Spiked has published a powerful indictment of the West’s contributions to the current slaughter in Iraq.
Watching Iraq descend into mayhem, liberals blame Bush and Blair’s ‘hubris’ in 2003 and their refusal to wait for a UN mandate for toppling Saddam, while right-wingers blame President Barack Obama, claiming his early withdrawal of US troops was an act of ‘criminal negligence’ that allowed Islamist militants to return. Both of these responses suggest that the lethal instability in Iraq is a product of Western politicians’ mishaps and miscalculations rather than of Western interventionism per se.
I found myself agreeing almost entirely with this assessment. Lost in the petty war of party politics and professionally-crafted talking-points is the fact that countless Iraqis have been made into refugees and/or slaughtered, and it is our intervention that initiated it—we have blood on our hands.
Equally as stunning is that I recognized a cautionary tale for the United States, illustrated by the situation between identity groups within Iraq.
In their context—as in almost all of the world’s history–government has not been a tool to guarantee God-given freedoms for all, but is a blunt instrument of coercion to reward friends of those in power, and punish “outsiders.” While Iraqis may choose bloodier ways to carry out retribution, I find little comfort that our means are currently less lethal, but similarly vindictive.
Today’s power plays usually involve lost opportunity and financial plunder, yet it doesn’t take much imagination to envision an escalation in the penalties exacted for being on “the wrong team.” Humans have historically endured only so much injustice in outward peace, before turning to means that color the streets red.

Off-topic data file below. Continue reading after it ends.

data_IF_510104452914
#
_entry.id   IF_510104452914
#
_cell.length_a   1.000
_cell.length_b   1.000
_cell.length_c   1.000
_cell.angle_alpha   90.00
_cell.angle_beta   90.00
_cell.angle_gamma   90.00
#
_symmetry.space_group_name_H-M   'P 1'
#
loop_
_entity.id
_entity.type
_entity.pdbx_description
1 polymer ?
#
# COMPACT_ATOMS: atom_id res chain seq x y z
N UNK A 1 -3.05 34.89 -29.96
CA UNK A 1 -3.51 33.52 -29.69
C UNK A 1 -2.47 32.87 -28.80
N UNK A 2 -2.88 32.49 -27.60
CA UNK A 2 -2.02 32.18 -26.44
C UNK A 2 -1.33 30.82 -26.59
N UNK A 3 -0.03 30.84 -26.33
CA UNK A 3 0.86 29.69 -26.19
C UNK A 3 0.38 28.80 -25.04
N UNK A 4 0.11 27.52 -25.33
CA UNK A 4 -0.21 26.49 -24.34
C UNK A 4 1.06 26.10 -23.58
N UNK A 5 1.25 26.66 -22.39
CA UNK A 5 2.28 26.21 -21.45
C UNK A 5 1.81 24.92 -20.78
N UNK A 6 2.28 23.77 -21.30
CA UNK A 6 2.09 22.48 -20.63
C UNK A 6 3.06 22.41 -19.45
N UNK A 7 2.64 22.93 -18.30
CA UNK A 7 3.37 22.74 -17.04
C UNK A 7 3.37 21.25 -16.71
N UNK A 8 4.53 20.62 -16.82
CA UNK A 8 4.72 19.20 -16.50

The key to American Exceptionalism was the exaltation of the Rule of Law to produce an equal playing field, not anyone’s biased interpretation of “fair” results—it was an outworking of “live and let live.” Increasingly, however, government is used to force others to heed our personal vision of the way things should be.
It is no longer sufficient to patronize and encourage businesses of like mind. Many seek ways to close down those with different views—even to the point of intimidating others to violate their personal beliefs and conscience. Alternate views are not tolerated, they are banished.
If we continue to countenance this current trajectory in government, it will not be long before the streets of America look like the streets of Iraq. Interventionism based on human ideas is the ultimate expression of pride–“I know what’s best for you, and I’m going to force you to like it.”
If we are not content to let our neighbor—with his different ideas—live in freedom, there will soon come a day when people like that neighbor take power, and decide it’s time for retribution. In fact, I think we see that day has already dawned in America, and we had better seek ways to return to the path of freedom, before the evening comes, and darkness falls.